Fiction · Scene

Temperance of Permanence

She met him when neither of them could stand to be alone. They remedied this by getting together. Now they’re face to face and he’s trying to tell her how now he can’t seem to be with anyone. The tightrope walk between being available and being alone is an act he’s made his own. Acrobats carry a pole across that wire. He traverses with wit and charm. He breaks the cardinal rule that you must never look down.

She looks at his face as he speaks, as he nervously fidgets until his fingers find the plastic wheel to flip through the options on the table-side jukebox. She wouldn’t go so far as to say he didn’t look a day older than he had the last time she’d seen him, but it was hard to believe that several years passed since then. Deeper smile lines, that’s all. Micro chasms marking the fluency in his facial expressions presented for the people he’d met since they parted ways. Were any of those smiles about her?

He finally punches in a combination of letter and numbers and looks back to her. He’s trying to explain himself. Not that he’s guilty of anything, he just wants her to know who he is now. So he begins to tell her and she doesn’t stop him even though she is certain she already knows of every bean he is about to spill.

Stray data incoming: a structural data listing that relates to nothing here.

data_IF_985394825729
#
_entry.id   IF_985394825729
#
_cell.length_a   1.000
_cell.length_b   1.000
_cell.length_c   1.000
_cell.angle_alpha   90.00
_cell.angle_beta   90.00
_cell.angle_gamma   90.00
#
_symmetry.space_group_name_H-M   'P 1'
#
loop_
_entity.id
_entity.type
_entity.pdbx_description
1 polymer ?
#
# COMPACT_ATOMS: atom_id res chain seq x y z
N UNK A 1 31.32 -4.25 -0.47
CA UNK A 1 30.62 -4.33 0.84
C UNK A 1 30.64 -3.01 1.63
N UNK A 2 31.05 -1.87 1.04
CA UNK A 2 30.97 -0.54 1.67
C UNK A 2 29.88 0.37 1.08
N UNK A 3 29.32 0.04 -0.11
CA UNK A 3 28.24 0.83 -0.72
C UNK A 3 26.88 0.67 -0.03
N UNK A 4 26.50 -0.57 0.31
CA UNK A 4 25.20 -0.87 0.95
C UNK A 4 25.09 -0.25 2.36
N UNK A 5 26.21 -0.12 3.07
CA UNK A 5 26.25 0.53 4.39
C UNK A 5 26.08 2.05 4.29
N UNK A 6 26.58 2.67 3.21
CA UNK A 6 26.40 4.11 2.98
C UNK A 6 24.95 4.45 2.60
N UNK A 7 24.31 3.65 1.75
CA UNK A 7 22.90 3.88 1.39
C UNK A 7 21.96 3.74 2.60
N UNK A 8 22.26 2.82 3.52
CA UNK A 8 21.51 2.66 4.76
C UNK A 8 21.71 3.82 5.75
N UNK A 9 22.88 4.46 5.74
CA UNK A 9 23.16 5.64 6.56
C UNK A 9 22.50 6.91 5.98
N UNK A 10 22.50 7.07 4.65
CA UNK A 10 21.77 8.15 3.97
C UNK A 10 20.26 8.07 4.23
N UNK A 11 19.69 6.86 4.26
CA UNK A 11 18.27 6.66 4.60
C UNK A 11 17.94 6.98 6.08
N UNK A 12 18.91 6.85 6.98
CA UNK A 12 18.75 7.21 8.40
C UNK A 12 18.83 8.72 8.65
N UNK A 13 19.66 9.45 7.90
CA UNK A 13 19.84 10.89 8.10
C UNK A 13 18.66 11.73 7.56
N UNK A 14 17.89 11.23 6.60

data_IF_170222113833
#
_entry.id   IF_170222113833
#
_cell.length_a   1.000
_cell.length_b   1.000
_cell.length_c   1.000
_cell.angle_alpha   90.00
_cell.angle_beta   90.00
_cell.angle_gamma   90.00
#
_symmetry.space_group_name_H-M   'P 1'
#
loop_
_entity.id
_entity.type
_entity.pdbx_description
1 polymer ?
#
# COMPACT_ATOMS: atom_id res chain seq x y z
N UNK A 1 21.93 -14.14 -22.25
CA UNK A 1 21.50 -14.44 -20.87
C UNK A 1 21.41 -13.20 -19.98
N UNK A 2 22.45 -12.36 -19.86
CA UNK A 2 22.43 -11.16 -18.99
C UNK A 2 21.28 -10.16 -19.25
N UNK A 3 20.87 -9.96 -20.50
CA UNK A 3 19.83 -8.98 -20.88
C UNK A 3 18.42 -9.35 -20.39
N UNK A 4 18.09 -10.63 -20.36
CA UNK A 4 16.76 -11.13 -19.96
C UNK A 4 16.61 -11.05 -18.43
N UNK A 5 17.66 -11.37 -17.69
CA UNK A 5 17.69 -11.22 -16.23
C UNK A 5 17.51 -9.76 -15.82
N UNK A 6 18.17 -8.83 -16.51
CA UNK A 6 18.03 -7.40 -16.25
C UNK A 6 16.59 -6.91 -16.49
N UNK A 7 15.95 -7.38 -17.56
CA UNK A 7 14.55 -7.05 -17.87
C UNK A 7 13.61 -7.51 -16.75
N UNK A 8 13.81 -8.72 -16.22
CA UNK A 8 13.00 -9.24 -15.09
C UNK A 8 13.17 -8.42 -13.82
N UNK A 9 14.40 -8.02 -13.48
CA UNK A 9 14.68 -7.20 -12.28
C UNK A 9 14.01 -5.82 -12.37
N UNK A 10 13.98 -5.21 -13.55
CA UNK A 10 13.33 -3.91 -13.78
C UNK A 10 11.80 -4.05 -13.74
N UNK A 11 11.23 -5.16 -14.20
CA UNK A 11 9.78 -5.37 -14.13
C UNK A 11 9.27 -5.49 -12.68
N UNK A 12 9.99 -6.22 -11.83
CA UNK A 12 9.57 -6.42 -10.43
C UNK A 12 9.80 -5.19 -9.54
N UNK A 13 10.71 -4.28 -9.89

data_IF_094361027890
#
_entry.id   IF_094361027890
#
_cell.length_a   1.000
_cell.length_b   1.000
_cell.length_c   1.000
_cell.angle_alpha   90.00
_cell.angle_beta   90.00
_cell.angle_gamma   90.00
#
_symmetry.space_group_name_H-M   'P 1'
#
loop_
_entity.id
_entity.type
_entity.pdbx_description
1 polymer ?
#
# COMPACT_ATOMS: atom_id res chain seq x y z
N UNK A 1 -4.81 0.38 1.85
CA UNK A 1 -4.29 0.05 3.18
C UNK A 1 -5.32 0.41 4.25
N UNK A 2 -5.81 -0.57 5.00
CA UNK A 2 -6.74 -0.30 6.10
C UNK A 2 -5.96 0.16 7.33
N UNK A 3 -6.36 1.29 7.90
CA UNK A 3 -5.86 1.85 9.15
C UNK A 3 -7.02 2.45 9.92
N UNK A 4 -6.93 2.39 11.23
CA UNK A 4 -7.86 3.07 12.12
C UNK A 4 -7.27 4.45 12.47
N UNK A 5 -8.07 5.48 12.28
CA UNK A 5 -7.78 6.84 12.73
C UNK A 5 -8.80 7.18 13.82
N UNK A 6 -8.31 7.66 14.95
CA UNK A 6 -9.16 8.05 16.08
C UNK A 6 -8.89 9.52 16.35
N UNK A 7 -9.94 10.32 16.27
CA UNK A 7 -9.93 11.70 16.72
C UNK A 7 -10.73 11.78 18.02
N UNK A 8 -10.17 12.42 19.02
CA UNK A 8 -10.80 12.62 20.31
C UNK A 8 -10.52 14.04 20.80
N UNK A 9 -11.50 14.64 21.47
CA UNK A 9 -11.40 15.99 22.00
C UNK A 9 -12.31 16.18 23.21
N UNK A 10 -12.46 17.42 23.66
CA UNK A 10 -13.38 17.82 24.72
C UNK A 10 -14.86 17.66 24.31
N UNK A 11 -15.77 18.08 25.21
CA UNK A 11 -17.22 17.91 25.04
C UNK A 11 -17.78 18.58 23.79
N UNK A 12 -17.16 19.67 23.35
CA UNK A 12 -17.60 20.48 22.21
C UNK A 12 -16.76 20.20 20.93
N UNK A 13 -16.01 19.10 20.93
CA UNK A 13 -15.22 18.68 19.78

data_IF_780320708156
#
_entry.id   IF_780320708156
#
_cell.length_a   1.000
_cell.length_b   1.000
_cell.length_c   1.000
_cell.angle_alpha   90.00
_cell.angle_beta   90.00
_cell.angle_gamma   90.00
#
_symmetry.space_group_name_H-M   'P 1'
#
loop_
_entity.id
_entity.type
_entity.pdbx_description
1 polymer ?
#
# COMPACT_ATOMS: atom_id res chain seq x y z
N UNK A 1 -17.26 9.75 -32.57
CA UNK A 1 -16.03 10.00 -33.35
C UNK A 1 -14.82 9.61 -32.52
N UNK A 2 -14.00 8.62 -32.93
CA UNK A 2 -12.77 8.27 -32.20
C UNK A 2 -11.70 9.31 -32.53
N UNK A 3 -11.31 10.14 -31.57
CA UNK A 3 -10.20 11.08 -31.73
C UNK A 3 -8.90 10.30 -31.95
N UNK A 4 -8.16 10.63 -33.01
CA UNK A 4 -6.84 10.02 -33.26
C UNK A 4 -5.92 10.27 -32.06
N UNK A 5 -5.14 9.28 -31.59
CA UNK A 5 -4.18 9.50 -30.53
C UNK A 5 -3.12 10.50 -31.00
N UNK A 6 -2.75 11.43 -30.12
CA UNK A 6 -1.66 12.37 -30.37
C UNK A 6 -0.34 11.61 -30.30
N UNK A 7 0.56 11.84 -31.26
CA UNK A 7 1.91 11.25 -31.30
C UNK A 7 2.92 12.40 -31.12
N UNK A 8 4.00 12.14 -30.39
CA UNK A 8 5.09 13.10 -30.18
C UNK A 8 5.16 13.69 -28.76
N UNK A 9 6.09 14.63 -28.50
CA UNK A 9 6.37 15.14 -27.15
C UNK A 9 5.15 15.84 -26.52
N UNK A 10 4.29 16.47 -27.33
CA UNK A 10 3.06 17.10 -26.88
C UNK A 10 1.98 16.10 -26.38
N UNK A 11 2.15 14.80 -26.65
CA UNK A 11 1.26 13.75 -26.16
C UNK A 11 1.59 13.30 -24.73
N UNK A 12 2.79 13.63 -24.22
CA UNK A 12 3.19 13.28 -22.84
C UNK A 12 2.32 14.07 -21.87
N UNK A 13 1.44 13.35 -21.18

She knows how he is trying to stay single, but that he is magnetic and that being alone requires just as much effort as if he was in a relationship. She knows he is always trying to save face. She knows when he talks, he makes you feel like you are the only girl in a crowded room and she knows that when you get up to go and someone else takes the seat at his side, they will feel that way, too. She knows it’s not his intention (but of this he’s fully aware) that all this charged conversation makes it less easy for you to not care.  She knows he will tell them, with disclaimers so precise and dignified they would think he studied law, that “us” will never come of “this” (then he does a hand motion between your bodies to illustrate, one she’s seen before), and all he asks is that you don’t try, don’t hope, don’t say he didn’t warn you. He thinks that will help keep clear air. She knows these words come from his head and not his heart and that there was a time when she spoke the same words to him. She knows the opposite effect those words tend to have. Her logic didn’t work on him. How could his work on them?

She knows what they think, even if they don’t say it, about him.

It is so unfair! Surely he doesn’t mean this. Who, how, why would a man like this opt for such a lonely existence? Surely I am the one who is different. He, the handsome prince harboring a dark, tormenting secret; I, the princess in waiting. Is it not he who will make a princess of me? Fairy tale mentality is alive, whether the mousey vault is open or shut.

She knows it better than he knows it, of that she is sure.